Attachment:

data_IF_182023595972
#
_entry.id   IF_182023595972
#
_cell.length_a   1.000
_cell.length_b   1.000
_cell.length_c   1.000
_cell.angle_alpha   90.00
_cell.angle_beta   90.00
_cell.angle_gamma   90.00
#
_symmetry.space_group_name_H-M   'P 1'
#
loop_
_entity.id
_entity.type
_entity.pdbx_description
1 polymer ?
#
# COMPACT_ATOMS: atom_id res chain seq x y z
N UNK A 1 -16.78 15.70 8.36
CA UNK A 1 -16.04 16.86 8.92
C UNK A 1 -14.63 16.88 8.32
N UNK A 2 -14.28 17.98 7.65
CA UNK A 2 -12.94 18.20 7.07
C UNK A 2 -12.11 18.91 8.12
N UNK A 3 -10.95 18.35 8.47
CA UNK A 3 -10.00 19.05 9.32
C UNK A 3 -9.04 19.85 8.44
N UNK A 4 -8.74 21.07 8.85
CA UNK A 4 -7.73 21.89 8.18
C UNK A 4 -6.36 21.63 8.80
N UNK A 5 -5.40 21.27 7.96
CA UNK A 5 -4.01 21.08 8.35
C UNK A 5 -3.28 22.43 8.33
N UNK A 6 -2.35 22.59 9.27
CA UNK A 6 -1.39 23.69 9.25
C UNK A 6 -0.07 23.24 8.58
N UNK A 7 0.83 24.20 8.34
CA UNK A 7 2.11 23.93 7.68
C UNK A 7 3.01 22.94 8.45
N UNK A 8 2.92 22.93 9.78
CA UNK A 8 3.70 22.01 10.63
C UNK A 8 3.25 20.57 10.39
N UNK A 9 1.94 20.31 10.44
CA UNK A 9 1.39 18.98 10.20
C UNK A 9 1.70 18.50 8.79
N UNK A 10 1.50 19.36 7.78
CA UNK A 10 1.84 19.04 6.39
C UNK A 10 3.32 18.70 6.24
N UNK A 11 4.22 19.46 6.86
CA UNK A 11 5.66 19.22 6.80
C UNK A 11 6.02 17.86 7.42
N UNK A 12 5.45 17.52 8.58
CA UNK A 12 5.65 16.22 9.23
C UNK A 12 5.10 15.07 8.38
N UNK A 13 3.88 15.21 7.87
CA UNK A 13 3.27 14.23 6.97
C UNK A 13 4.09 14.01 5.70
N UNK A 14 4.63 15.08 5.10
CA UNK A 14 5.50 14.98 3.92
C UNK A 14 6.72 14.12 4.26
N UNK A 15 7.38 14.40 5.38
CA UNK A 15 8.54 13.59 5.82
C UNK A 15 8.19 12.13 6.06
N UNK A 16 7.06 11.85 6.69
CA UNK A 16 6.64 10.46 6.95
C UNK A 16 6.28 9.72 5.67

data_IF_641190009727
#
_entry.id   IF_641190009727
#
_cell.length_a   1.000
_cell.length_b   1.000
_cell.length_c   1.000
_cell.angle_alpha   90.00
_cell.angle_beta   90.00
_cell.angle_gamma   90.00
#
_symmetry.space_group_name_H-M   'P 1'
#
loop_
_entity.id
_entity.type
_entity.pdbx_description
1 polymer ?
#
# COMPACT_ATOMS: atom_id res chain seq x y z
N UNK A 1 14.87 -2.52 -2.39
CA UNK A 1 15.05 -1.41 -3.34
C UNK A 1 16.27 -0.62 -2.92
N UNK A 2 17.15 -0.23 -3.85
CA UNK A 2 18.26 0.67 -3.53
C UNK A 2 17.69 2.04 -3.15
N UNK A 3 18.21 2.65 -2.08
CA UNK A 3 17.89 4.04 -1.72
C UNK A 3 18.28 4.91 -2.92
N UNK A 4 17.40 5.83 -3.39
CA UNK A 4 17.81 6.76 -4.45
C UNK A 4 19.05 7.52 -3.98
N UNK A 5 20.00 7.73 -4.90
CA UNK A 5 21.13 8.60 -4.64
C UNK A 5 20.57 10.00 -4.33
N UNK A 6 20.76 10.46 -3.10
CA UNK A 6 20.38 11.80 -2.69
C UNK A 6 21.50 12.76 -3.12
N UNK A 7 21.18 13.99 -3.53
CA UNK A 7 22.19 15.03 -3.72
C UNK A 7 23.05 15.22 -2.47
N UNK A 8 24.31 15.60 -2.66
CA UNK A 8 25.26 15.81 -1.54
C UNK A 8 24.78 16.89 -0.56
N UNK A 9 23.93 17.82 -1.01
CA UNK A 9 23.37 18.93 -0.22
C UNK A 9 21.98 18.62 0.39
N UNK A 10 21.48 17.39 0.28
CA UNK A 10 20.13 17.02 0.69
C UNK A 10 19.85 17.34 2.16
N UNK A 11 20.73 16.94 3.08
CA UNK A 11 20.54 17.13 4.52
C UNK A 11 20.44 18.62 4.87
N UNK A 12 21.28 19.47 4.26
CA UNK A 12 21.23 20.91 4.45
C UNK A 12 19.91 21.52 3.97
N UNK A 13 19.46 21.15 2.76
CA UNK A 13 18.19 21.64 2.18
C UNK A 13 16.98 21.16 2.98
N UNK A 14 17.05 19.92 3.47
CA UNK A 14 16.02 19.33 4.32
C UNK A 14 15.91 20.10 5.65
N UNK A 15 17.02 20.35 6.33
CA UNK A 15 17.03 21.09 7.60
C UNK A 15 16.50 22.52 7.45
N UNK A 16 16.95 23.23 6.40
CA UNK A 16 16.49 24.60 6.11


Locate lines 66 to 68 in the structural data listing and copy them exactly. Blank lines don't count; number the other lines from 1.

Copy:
N UNK A 16 7.06 11.85 6.69
CA UNK A 16 6.64 10.46 6.95
C UNK A 16 6.28 9.72 5.67